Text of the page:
A PYMNTS Company

“So Much Abuse”: Overhaul of Competition Law Shifts from ‘Buyer Power’ to ‘Superior Bargaining Position’ Abuse

 |  June 21, 2024

By: Joshua Everleigh (African Antitrust)

In late May 2024, the Competition Authority of Kenya (CAK) released a request for public comments on the ‘Draft Competition (Amendment) Bill, 2024’ (the “Amendment Bill”). The Amendment Bill aims to expand the scope of the Competition Act to cover ‘digital activities’ and to replace the current ‘abuse of buyer power’ prohibition with ‘abuse of superior bargaining position.’

The Amendment Bill has defined ‘digital activities’ as:

“the provision of a service by means of the internet, or provision of digital content, for the benefit of business consumers or other consumers (whether paid for or otherwise and whether or not such activity is multisided), and may include:

  • online intermediation services, including online marketplaces and app stores;
  • online search engines;
  • online social networking services;
  • video-sharing platform services;
  • independent interpersonal communication services;
  • operating systems;
  • cloud computing services; and
  • online advertising services.”

The proposed law would also broaden the assessment of competition effects or a firm’s dominance in the digital space. It would include the following considerations:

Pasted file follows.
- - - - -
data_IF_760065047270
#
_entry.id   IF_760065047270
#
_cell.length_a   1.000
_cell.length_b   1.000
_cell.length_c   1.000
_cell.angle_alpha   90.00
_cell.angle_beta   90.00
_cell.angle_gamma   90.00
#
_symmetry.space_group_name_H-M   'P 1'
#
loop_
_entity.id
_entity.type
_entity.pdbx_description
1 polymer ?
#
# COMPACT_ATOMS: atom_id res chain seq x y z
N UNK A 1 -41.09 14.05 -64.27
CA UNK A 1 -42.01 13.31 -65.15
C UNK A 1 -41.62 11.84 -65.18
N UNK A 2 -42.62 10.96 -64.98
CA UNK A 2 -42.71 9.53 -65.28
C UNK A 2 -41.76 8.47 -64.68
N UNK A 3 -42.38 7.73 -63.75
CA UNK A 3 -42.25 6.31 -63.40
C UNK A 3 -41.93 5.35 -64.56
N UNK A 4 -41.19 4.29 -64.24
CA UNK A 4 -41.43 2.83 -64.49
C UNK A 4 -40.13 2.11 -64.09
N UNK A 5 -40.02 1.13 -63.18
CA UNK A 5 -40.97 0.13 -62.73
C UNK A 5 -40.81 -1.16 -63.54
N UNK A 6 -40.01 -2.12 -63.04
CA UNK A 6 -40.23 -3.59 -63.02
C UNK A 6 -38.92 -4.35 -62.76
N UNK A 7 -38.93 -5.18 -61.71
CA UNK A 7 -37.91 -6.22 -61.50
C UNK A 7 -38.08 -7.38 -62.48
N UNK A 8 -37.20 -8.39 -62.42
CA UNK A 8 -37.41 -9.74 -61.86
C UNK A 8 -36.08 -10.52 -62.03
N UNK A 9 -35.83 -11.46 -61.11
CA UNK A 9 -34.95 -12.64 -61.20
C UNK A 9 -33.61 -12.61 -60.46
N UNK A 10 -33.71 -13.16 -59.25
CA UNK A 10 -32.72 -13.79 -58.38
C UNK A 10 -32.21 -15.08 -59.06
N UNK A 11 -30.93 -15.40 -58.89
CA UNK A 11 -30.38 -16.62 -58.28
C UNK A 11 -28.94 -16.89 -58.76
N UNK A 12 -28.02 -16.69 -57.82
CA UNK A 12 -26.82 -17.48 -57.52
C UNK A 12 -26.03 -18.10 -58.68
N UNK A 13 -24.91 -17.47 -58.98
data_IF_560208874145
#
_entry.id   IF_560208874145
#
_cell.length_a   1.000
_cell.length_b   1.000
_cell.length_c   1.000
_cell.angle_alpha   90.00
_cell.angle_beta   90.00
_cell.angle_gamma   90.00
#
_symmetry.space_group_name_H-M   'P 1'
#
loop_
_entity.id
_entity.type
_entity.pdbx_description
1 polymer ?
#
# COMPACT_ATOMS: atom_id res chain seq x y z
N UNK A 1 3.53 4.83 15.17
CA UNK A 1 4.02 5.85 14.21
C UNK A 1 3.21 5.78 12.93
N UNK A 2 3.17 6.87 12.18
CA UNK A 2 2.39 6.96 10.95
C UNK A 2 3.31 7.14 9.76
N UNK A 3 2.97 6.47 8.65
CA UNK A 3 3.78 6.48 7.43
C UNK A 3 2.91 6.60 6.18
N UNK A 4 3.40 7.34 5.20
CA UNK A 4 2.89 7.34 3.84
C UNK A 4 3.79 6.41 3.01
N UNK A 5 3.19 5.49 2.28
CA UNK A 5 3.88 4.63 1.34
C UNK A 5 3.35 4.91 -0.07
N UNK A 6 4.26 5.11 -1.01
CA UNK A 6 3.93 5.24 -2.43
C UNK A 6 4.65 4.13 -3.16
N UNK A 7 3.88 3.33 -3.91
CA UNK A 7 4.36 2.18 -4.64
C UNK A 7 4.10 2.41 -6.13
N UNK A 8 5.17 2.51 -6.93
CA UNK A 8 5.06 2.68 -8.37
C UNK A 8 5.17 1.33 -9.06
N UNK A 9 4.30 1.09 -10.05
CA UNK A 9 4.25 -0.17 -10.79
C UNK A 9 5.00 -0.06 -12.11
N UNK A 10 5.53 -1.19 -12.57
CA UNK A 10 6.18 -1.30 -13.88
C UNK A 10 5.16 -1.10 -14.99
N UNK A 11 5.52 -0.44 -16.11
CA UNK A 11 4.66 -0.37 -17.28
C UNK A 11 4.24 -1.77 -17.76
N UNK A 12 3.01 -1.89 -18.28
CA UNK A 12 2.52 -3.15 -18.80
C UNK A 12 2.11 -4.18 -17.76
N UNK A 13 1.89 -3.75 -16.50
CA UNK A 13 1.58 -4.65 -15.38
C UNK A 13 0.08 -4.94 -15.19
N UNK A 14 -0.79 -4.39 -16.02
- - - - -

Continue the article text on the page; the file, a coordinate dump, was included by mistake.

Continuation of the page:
• Dominance can be established even with market shares below forty percent, considering factors that grant significant market position, whether from one or multiple markets.
  • Direct and indirect network effects and the entry barriers associated with these effects.
  • Economies of scale and scope, especially regarding access to data relevant for competition.
  • User switching costs and the ability and tendency for users to use multiple services.
  • Competitive pressure driven by innovation.
  • The importance of intermediary services provided by the undertaking for accessing supply and sales markets, including the size of the undertaking, the number of business and individual users, and the duration of this level of importance.

Andreas Stargard, a partner in Primerio’s competition-law group, commented, “It is clear that the CAK is aligning with the global trend of regulating online marketplaces and firms. Our Kenyan colleagues anticipate increased enforcement against firms active in the digital space, particularly given the CAK’s focus on the online sector in its past market studies and investigations.”